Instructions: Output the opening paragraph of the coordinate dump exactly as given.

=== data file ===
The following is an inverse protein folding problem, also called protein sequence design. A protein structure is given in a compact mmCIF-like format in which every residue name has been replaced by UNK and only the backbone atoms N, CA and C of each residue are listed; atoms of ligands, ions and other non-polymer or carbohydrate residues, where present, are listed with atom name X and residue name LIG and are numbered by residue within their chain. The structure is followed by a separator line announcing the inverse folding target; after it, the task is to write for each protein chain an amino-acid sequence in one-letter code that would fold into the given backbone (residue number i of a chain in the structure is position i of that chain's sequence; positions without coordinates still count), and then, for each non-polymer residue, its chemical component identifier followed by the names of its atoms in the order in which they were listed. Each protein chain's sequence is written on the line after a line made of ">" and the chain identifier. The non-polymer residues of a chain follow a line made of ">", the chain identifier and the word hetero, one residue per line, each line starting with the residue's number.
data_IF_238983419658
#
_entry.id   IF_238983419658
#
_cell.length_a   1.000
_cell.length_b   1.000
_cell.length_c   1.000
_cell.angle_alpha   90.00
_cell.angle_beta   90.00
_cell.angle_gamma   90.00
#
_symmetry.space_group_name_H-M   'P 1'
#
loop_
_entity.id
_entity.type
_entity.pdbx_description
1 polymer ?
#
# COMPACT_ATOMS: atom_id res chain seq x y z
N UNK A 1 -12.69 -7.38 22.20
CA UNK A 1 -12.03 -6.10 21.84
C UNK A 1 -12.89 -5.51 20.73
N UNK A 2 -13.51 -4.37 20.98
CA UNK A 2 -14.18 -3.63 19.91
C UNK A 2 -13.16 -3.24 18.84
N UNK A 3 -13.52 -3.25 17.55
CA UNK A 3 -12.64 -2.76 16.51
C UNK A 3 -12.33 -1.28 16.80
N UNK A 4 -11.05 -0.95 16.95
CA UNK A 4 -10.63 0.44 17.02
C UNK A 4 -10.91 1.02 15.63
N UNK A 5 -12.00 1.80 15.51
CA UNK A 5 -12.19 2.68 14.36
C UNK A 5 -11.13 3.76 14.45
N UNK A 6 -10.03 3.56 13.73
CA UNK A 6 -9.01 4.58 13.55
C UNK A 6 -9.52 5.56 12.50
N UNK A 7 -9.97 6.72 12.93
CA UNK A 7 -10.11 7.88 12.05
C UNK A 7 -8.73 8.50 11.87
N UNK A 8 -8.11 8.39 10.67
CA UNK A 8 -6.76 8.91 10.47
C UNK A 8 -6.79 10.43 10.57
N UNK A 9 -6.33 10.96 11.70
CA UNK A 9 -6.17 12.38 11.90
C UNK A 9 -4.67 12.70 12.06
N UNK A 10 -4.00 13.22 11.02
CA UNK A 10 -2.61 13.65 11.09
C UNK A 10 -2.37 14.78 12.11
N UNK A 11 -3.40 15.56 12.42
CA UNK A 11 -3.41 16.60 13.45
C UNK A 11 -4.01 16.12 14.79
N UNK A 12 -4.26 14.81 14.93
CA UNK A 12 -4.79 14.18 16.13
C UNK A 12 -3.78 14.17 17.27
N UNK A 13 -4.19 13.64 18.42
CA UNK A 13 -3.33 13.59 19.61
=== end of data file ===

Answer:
The following is an inverse protein folding problem, also called protein sequence design. A protein structure is given in a compact mmCIF-like format in which every residue name has been replaced by UNK and only the backbone atoms N, CA and C of each residue are listed; atoms of ligands, ions and other non-polymer or carbohydrate residues, where present, are listed with atom name X and residue name LIG and are numbered by residue within their chain. The structure is followed by a separator line announcing the inverse folding target; after it, the task is to write for each protein chain an amino-acid sequence in one-letter code that would fold into the given backbone (residue number i of a chain in the structure is position i of that chain's sequence; positions without coordinates still count), and then, for each non-polymer residue, its chemical component identifier followed by the names of its atoms in the order in which they were listed. Each protein chain's sequence is written on the line after a line made of ">" and the chain identifier. The non-polymer residues of a chain follow a line made of ">", the chain identifier and the word hetero, one residue per line, each line starting with the residue's number.